The Pt. Birju Maharaj-choreographed ‘Ritu Samhara' was an interesting blend of dance styles.

The concept of interpreting Kalidasa's Ritu Samhara, a poetic description of the six seasons, through six different classical dance forms, is an interesting one. Pt. Birju Maharaj has developed this idea into a production that was presented by 18 dancers at Sri Krishna Gana Sabha.

As the percussion switched from the mridangam to the tabla to the pakhawaj in the introductory item, and the tableau of dancers came to life, three by three, one sensed the potential for a powerful performance. Ritu Samhara describes the effects of the seasons on Nature in general, and people in love, in particular.

Summer was depicted by Priya Venkataraman and her two accompanying dancers in the Bharatanatyam style.

Dressed in aesthetically synchronised costume, the dancers depicted Surya riding on his chariot and the wilting of plants and animals in the Grishma Ritu, with precise and elegant movements.

Varsha Ritu (rain) was performed in the Kathak style, the interpretation dominated by the chakkars of Pt. Birju Maharaj's choreography. Lead dancer Paromitra Moitra's finishes were underplayed and elegant as were the movements of the other two dancers, one of them being the only male in the troupe.

The musical score for early autumn (Sharad) was pleasing and interpreted in Mohiniyattom. Beginning with languid and flowing choreography by Jayaprabha Menon, the sequence nevertheless built up to a neat finish.

Bimbavathi Devi's exceedingly light-footed depiction of Hemanta Ritu (early winter) was delightful to watch. She managed to effectively combine the characteristically soft movements of Manipuri with a dynamism that made for captivating viewing.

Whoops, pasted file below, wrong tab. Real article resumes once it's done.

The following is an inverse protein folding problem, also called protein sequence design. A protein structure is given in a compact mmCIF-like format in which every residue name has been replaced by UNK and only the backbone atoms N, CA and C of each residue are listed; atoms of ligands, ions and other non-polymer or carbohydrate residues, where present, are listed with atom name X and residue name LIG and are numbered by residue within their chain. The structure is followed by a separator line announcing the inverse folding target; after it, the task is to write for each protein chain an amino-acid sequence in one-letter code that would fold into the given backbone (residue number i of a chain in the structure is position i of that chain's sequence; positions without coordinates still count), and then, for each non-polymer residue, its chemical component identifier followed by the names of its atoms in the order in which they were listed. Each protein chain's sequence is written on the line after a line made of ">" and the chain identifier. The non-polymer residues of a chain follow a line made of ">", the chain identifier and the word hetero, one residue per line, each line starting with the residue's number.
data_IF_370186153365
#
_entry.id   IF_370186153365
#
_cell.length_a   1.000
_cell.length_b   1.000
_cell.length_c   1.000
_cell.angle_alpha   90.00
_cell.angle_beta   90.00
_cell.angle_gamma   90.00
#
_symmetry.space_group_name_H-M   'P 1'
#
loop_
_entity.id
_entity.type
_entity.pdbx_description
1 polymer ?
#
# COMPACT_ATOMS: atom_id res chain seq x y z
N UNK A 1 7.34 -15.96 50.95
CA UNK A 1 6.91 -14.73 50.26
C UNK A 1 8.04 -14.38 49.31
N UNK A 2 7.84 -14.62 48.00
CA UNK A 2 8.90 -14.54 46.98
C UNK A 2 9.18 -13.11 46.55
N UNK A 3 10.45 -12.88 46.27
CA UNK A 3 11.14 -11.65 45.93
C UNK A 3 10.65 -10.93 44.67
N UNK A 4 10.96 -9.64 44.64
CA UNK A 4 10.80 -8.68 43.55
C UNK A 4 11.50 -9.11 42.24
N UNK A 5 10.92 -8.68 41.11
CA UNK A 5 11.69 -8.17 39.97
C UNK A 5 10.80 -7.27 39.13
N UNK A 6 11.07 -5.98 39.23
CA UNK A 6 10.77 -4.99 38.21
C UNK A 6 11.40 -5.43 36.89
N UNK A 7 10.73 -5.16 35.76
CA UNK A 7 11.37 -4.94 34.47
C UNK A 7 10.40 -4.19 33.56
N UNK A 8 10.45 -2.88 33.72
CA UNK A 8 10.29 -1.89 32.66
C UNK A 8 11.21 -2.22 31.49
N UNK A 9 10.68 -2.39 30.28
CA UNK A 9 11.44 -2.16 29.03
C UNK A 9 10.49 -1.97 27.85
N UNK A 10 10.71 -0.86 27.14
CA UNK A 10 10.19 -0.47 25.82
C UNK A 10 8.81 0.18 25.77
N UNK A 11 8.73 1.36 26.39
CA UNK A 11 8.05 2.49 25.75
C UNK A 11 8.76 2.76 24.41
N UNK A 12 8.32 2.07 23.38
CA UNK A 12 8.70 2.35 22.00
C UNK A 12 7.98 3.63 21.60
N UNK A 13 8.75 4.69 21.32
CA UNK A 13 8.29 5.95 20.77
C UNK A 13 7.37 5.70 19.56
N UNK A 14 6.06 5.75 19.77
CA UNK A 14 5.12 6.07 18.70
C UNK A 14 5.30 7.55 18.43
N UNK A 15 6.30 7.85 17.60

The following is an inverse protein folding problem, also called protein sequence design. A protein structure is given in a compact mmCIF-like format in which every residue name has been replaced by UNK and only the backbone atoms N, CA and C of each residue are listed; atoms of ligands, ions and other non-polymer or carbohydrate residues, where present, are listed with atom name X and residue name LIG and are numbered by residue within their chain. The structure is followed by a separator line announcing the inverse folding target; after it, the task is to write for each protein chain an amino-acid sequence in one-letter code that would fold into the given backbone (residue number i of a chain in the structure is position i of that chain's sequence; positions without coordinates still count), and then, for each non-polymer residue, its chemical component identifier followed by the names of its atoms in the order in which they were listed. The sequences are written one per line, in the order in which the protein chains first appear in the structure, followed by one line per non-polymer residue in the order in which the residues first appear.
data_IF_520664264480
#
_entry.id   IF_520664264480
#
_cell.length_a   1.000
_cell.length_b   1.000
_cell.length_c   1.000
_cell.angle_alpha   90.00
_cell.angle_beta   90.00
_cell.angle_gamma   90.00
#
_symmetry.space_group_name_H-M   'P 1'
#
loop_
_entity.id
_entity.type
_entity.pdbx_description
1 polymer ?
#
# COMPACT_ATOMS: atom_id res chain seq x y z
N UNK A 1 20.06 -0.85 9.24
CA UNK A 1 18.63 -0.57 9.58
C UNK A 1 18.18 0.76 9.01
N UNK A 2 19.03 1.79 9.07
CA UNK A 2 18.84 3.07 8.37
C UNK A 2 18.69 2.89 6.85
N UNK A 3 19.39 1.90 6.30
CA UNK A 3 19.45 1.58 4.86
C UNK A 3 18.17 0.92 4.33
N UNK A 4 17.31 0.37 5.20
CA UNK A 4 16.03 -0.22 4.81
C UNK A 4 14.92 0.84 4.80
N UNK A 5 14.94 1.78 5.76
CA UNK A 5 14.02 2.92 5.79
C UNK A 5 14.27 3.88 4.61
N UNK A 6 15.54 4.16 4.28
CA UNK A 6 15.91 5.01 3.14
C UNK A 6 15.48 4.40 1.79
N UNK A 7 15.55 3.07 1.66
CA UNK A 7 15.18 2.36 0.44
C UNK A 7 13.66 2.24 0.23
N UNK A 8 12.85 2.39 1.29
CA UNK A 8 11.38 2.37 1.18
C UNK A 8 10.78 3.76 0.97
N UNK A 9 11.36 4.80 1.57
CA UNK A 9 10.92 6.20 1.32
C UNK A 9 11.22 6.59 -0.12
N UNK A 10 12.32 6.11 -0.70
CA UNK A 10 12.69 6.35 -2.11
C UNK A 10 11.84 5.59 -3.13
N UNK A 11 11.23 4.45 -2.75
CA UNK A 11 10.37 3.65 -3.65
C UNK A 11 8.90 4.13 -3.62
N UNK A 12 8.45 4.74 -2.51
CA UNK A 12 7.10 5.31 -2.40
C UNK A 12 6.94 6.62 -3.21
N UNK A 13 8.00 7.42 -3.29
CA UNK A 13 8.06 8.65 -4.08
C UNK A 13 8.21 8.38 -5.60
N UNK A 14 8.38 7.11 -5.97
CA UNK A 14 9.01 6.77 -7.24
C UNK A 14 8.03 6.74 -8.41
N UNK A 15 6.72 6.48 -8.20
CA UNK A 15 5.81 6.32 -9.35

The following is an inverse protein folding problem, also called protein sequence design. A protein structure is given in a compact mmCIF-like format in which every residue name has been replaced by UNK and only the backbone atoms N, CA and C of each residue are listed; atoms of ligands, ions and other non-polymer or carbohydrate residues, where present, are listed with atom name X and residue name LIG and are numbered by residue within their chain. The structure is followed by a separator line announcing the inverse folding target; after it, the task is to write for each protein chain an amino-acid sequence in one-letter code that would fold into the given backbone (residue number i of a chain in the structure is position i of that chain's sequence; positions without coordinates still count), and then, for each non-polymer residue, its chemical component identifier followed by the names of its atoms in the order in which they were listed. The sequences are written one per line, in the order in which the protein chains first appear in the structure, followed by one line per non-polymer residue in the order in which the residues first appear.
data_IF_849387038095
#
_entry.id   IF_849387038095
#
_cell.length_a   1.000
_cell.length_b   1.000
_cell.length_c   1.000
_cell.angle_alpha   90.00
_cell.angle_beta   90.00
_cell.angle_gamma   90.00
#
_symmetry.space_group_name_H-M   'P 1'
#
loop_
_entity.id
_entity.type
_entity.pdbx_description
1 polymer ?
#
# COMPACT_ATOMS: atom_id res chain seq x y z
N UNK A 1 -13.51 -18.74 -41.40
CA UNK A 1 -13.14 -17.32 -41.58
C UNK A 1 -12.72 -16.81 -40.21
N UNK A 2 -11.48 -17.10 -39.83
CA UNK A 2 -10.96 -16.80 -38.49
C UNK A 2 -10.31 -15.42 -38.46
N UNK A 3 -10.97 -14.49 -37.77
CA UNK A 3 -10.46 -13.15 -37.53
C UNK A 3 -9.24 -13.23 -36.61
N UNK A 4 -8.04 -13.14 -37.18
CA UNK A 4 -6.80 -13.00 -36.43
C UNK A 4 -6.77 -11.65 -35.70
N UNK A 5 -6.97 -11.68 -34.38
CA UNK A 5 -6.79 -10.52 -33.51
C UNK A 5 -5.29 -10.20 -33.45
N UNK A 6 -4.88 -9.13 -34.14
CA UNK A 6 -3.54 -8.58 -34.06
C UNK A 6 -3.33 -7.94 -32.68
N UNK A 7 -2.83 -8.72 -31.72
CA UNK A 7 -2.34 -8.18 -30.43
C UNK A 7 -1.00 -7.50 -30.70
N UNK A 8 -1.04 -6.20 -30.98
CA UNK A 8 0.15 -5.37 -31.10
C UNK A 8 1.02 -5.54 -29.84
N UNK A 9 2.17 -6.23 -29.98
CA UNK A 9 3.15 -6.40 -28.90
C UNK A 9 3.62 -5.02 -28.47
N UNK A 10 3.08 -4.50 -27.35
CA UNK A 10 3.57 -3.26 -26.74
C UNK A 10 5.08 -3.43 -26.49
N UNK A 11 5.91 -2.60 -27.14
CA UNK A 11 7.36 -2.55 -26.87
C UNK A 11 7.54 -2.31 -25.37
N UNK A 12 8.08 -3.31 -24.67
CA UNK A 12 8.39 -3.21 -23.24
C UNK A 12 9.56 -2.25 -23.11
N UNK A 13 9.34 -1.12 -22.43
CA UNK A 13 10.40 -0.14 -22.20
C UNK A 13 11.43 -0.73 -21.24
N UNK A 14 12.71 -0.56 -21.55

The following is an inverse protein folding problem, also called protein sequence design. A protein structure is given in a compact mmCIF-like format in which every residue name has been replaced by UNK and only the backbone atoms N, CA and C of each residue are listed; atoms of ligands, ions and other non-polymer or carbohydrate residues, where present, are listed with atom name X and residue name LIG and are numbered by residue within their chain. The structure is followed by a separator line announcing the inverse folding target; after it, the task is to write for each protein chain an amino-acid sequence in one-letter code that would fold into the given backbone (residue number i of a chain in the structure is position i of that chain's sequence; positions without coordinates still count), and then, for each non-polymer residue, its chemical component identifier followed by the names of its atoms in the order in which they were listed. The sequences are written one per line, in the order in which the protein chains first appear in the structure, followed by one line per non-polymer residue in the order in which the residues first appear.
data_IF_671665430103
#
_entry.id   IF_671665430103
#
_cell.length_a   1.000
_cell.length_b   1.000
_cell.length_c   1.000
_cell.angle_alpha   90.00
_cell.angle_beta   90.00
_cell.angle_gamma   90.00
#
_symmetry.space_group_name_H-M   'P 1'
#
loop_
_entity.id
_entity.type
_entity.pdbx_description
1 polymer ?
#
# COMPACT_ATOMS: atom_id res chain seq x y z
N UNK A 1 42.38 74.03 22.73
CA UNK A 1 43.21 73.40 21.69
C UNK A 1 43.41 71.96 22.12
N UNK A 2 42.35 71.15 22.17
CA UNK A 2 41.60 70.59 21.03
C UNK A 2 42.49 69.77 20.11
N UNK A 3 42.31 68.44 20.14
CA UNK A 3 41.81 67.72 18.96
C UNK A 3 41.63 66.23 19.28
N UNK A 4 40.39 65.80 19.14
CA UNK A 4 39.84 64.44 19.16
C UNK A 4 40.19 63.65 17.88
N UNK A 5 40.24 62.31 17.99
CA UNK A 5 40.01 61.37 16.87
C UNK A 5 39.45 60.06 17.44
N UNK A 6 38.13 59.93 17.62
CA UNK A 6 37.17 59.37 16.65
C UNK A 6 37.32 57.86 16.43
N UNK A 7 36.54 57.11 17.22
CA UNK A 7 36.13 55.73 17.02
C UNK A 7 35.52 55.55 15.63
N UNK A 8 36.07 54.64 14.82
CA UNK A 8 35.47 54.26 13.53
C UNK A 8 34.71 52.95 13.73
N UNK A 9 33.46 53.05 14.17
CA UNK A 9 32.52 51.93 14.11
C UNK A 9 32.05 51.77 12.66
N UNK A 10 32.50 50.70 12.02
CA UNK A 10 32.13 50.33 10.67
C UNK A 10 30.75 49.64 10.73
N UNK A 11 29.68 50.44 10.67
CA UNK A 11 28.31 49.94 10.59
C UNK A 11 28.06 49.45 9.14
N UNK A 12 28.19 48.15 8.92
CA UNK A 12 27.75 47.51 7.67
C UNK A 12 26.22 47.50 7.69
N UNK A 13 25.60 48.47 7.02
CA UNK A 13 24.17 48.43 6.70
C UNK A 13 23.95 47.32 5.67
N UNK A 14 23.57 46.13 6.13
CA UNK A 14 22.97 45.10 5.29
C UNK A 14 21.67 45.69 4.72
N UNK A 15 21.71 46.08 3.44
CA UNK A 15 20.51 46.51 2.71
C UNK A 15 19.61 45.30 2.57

Effective introduction

The scenes were preceded by some dancers coming on stage to ‘ring in' the next season. The introduction to Shishira ritu (late winter) was effective, evoking images of warmth with the stoking of the fires. Performed in Kuchipudi with racy choreography, this ritu incorporated more group dynamism in the abhinaya than the other episodes, and was attractively done by Deepika Reddy and two other dancers, although the sequence on the plate at the end was rather hastily executed.

It was Vasant Ritu (spring) that really had the music, the mood and the dance coming together, with Parvati Dutta blending into the dance, making it an integrated whole. The movements of the other dancers were well synchronised with the music and the finish was executed neatly to the reverberating rhythm of the pakhawaj.

Drama did come through in the finale, as each of the lead dancers performed in turn to a kuraippu in the avartanams, and were eventually joined by the other dancers for the final muthaippu.

A larger stage might have made it more appealing visually, especially since, in the end, each of the groups was simultaneously performing different movements, albeit to the same rhythm.

The performance was marked by a seamless integration of highly varied dance styles and the 18 dancers who rehearsed for over three weeks, did a commendable job of producing a cohesive package from individually choreographed sequences.

The entire performance was short and sweet and there was balance in the time allotted to nritta and nritya. The abhinaya in the individual scenes, however, was sometimes a little simplistic, leaving the viewer feeling the poetry of the lyric could have been explored further.

On the whole, both the choreography and the musical score remained somewhat low key, making it a pleasing (though not powerful) experience.